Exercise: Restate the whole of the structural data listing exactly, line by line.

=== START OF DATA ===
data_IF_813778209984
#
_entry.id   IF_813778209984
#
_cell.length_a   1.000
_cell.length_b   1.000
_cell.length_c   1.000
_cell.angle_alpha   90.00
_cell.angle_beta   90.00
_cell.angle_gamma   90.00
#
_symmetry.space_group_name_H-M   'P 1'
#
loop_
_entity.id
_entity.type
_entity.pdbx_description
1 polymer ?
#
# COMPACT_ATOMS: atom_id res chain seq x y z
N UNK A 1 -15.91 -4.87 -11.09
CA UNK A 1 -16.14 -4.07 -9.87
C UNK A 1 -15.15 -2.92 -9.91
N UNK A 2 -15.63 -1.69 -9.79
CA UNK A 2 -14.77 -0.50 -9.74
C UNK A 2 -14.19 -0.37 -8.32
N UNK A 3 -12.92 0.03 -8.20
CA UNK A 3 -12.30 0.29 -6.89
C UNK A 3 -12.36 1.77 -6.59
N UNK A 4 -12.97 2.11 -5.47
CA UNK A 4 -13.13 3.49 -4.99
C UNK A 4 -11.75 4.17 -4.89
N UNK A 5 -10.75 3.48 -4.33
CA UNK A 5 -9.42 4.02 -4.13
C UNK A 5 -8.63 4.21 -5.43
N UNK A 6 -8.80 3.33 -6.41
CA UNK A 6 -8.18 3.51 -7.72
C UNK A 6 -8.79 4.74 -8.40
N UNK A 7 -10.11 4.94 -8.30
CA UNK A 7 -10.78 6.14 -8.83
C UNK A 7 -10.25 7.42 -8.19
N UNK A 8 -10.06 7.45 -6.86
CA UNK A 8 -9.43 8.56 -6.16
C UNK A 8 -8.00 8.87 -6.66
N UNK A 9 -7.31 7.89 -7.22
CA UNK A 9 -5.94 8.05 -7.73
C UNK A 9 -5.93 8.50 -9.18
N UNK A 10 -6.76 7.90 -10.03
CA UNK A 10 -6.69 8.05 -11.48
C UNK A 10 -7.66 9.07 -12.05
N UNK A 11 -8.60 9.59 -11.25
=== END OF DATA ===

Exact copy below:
data_IF_813778209984
#
_entry.id   IF_813778209984
#
_cell.length_a   1.000
_cell.length_b   1.000
_cell.length_c   1.000
_cell.angle_alpha   90.00
_cell.angle_beta   90.00
_cell.angle_gamma   90.00
#
_symmetry.space_group_name_H-M   'P 1'
#
loop_
_entity.id
_entity.type
_entity.pdbx_description
1 polymer ?
#
# COMPACT_ATOMS: atom_id res chain seq x y z
N UNK A 1 -15.91 -4.87 -11.09
CA UNK A 1 -16.14 -4.07 -9.87
C UNK A 1 -15.15 -2.92 -9.91
N UNK A 2 -15.63 -1.69 -9.79
CA UNK A 2 -14.77 -0.50 -9.74
C UNK A 2 -14.19 -0.37 -8.32
N UNK A 3 -12.92 0.03 -8.20
CA UNK A 3 -12.30 0.29 -6.89
C UNK A 3 -12.36 1.77 -6.59
N UNK A 4 -12.97 2.11 -5.47
CA UNK A 4 -13.13 3.49 -4.99
C UNK A 4 -11.75 4.17 -4.89
N UNK A 5 -10.75 3.48 -4.33
CA UNK A 5 -9.42 4.02 -4.13
C UNK A 5 -8.63 4.21 -5.43
N UNK A 6 -8.80 3.33 -6.41
CA UNK A 6 -8.18 3.51 -7.72
C UNK A 6 -8.79 4.74 -8.40
N UNK A 7 -10.11 4.94 -8.30
CA UNK A 7 -10.78 6.14 -8.83
C UNK A 7 -10.25 7.42 -8.19
N UNK A 8 -10.06 7.45 -6.86
CA UNK A 8 -9.43 8.56 -6.16
C UNK A 8 -8.00 8.87 -6.66
N UNK A 9 -7.31 7.89 -7.22
CA UNK A 9 -5.94 8.05 -7.73
C UNK A 9 -5.93 8.50 -9.18
N UNK A 10 -6.76 7.90 -10.03
CA UNK A 10 -6.69 8.05 -11.48
C UNK A 10 -7.66 9.07 -12.05
N UNK A 11 -8.60 9.59 -11.25